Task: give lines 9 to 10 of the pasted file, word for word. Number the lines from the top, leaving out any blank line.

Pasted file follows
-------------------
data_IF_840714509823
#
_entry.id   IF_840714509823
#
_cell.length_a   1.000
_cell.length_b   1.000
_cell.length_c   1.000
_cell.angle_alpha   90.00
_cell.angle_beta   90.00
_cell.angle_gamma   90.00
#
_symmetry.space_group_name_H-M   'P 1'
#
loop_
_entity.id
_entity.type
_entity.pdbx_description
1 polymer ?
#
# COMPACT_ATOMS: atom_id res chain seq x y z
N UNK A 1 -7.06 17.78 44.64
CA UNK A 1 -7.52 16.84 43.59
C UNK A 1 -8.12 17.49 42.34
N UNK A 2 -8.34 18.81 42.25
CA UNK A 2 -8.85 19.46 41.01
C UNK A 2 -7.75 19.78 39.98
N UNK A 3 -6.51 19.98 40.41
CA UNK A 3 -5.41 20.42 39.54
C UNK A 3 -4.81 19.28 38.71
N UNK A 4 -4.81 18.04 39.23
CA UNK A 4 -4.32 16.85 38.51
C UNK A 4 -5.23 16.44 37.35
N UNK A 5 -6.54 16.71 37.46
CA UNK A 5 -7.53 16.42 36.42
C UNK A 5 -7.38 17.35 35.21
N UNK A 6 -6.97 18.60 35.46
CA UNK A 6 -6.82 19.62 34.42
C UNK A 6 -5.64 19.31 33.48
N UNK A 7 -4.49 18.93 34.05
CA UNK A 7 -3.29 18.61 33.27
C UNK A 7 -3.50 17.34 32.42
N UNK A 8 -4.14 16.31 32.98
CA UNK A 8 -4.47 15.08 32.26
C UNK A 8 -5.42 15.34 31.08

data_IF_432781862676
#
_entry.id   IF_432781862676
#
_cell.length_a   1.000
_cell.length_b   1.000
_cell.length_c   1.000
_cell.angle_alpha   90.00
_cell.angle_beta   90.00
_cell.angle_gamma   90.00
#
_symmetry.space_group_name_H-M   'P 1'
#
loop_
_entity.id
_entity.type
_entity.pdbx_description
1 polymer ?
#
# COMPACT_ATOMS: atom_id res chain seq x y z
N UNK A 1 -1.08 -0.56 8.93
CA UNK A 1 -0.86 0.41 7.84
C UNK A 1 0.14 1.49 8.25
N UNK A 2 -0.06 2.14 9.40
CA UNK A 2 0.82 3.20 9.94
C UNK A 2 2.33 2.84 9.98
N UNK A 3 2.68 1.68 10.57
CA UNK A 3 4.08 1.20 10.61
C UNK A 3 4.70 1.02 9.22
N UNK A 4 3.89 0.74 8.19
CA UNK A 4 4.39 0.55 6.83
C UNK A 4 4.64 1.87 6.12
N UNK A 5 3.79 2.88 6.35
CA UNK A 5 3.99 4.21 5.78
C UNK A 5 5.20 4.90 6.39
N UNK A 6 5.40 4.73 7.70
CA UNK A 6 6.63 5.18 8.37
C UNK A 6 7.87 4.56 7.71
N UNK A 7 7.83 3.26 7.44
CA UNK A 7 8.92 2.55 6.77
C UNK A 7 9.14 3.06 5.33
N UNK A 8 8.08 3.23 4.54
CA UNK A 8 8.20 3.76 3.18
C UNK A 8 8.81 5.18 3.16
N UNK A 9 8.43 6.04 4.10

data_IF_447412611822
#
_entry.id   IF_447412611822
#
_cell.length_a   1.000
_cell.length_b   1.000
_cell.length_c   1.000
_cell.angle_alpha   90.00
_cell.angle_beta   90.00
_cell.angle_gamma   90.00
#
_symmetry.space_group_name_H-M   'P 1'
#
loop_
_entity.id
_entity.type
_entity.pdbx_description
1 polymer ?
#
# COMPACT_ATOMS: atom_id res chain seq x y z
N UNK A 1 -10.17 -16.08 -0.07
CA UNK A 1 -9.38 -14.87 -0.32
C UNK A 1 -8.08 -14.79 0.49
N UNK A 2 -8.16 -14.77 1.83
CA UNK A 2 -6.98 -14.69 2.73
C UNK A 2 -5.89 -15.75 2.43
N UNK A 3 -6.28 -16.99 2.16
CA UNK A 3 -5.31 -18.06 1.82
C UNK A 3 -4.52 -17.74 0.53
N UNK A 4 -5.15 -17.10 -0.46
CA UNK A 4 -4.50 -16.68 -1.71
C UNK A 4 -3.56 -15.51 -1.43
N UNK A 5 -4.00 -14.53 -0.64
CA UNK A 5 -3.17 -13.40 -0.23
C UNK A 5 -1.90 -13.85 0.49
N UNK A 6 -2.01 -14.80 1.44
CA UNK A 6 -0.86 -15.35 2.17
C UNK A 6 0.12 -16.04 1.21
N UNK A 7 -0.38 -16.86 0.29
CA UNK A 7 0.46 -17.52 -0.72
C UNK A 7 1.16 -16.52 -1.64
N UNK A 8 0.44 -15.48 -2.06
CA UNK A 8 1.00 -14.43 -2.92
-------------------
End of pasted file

_cell.angle_beta   90.00
_cell.angle_gamma   90.00